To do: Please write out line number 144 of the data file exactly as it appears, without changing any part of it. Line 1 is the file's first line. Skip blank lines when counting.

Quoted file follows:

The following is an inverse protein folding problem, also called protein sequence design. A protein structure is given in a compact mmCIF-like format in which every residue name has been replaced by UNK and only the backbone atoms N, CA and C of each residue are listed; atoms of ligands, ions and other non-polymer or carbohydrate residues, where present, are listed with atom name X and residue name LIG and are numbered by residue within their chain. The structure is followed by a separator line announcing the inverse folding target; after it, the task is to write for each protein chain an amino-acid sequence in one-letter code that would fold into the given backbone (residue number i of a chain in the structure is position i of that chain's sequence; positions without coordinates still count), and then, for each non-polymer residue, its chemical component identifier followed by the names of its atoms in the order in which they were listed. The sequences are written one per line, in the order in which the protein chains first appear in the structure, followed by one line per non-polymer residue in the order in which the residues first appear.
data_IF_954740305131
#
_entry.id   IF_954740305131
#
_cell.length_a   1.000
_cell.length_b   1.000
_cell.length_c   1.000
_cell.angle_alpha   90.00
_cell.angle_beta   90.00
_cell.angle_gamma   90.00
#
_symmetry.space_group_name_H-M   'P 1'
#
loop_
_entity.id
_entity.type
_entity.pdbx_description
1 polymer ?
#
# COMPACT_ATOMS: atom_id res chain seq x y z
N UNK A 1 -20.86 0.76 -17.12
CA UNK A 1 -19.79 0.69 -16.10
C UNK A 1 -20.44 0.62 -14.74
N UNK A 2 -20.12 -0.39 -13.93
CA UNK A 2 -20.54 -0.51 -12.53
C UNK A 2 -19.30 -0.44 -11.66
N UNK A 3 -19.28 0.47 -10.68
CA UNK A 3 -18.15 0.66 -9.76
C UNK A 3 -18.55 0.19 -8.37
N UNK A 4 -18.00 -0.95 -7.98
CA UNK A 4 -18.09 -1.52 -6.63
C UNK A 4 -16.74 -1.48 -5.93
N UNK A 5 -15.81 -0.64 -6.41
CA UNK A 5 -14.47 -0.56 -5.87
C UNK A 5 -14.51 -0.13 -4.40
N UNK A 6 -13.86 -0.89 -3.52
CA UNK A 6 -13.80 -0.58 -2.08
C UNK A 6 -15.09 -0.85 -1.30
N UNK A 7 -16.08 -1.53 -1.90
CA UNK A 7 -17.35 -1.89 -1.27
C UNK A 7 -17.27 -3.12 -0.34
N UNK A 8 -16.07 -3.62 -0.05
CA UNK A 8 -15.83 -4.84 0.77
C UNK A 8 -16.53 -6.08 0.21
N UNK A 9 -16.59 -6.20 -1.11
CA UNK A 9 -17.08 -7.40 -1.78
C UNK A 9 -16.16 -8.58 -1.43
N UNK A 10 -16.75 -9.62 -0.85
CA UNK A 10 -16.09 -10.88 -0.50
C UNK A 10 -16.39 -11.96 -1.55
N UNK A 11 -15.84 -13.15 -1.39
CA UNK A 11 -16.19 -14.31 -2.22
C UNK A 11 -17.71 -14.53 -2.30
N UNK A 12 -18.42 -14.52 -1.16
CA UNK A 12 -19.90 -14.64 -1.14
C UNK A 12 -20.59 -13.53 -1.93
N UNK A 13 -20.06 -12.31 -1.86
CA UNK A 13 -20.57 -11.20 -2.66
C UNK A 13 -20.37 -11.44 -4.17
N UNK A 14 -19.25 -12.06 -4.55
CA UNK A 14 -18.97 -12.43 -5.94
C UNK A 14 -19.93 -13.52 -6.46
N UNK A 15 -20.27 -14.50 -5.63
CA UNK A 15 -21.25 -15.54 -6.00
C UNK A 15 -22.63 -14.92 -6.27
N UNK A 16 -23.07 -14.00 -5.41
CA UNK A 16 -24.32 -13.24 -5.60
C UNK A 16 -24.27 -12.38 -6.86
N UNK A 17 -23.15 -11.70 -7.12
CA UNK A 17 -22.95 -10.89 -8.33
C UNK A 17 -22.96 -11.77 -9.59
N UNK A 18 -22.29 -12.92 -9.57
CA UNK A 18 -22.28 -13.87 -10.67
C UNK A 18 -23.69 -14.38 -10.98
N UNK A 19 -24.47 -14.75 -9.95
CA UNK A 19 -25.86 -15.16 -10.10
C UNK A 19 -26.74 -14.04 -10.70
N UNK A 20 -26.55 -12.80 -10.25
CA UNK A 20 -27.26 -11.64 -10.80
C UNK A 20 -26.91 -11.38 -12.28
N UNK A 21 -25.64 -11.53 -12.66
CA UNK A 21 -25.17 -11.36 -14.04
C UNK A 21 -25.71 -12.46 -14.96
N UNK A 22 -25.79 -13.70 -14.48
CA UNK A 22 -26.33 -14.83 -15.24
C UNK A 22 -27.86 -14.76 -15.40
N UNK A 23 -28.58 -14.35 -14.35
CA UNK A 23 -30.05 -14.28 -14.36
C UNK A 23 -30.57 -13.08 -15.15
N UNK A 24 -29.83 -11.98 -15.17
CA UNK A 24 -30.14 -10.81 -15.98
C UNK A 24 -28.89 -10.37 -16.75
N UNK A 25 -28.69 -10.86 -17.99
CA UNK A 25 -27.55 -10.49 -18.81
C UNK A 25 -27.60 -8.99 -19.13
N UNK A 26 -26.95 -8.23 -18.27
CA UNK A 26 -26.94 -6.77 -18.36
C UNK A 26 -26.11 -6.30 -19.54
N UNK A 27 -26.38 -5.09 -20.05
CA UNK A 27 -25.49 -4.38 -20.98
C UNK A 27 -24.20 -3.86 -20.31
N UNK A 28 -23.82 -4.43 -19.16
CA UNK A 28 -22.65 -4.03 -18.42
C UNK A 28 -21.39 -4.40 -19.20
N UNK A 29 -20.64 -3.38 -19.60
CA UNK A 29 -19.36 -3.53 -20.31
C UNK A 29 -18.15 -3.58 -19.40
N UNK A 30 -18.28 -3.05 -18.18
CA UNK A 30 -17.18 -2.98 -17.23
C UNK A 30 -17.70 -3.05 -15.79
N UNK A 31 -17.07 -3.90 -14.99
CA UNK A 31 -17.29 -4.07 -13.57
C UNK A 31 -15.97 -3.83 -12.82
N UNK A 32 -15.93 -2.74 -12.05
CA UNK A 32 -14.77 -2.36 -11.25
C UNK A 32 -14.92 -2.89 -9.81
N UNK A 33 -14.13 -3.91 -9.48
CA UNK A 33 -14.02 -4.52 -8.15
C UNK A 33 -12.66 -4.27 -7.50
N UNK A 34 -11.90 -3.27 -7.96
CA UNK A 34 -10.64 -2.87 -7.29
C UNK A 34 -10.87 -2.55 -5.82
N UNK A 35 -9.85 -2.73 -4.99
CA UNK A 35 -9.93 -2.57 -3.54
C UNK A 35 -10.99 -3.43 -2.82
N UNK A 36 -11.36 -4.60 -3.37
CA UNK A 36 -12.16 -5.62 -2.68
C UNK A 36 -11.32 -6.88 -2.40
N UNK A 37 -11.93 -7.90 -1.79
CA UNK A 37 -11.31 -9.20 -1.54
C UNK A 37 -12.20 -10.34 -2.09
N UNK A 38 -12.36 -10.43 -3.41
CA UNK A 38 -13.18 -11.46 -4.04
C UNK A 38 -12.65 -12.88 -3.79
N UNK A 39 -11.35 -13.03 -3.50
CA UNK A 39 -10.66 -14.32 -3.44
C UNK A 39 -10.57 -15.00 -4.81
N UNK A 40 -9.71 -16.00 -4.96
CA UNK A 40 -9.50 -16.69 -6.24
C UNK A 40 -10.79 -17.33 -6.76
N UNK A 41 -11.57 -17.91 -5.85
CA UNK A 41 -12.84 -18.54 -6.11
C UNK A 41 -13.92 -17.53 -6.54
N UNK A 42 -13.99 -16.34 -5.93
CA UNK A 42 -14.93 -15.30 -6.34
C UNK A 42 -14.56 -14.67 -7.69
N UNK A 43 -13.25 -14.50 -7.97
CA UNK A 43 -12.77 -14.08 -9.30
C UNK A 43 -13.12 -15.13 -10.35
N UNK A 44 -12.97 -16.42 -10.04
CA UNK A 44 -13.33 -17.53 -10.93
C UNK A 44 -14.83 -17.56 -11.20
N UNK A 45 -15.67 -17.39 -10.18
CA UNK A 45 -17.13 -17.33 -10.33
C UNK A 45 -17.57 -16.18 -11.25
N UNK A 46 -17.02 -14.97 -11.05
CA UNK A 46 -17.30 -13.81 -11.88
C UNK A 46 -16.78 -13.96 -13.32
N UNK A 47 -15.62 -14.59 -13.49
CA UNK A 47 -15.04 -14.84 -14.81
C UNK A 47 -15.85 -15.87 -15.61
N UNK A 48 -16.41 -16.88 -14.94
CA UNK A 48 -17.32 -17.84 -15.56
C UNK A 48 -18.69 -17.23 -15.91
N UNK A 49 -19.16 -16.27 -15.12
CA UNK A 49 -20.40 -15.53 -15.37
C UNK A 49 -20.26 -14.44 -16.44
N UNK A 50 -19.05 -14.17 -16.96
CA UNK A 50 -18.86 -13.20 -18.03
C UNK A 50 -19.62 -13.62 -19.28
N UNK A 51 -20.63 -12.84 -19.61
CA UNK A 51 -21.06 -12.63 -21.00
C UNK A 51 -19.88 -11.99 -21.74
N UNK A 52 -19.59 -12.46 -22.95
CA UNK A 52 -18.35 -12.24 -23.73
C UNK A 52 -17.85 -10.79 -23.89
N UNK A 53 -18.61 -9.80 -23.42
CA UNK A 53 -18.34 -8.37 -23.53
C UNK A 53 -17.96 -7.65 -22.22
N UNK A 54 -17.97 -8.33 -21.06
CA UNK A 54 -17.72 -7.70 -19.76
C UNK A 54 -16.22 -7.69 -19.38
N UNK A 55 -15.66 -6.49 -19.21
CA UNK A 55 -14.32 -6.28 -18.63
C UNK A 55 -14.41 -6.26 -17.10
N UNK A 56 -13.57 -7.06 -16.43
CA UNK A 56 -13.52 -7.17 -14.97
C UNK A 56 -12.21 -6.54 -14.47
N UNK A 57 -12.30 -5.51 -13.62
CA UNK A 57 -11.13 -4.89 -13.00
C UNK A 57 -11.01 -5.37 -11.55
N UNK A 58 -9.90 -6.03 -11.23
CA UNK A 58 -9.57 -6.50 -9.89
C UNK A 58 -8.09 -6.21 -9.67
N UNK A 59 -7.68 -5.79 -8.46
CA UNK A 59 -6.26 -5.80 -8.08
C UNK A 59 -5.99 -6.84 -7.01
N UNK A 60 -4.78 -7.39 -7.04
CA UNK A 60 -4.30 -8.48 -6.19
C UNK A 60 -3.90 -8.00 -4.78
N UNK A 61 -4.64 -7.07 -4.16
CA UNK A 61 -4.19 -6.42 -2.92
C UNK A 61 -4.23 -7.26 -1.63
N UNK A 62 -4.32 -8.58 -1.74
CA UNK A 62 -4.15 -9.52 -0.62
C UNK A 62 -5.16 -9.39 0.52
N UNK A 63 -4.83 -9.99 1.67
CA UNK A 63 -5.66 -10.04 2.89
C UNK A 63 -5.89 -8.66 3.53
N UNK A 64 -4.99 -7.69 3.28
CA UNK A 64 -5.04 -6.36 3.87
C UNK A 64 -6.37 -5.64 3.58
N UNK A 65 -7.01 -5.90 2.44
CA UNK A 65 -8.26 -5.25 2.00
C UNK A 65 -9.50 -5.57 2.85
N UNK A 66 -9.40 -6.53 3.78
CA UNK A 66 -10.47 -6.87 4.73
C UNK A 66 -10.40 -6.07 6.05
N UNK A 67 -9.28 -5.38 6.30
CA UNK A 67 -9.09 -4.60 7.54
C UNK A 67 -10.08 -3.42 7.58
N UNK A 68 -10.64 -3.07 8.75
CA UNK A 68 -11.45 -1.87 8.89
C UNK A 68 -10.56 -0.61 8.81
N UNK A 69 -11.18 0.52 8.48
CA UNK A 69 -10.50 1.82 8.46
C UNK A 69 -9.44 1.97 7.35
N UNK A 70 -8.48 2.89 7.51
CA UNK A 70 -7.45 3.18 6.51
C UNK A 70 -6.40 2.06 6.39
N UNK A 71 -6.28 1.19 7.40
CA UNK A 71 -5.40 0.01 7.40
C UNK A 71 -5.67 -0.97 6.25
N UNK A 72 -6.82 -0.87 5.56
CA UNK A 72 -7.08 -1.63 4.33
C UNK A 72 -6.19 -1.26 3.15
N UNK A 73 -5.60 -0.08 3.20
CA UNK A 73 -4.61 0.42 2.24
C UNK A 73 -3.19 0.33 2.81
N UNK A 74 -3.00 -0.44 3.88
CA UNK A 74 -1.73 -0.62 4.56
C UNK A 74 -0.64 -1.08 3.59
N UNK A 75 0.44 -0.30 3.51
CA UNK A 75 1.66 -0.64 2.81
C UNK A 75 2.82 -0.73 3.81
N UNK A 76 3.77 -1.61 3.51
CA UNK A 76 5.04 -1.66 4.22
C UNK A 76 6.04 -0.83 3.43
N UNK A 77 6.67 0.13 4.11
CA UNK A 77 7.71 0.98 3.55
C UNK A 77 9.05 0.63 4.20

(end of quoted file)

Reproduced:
C UNK A 41 -13.92 -17.53 -6.54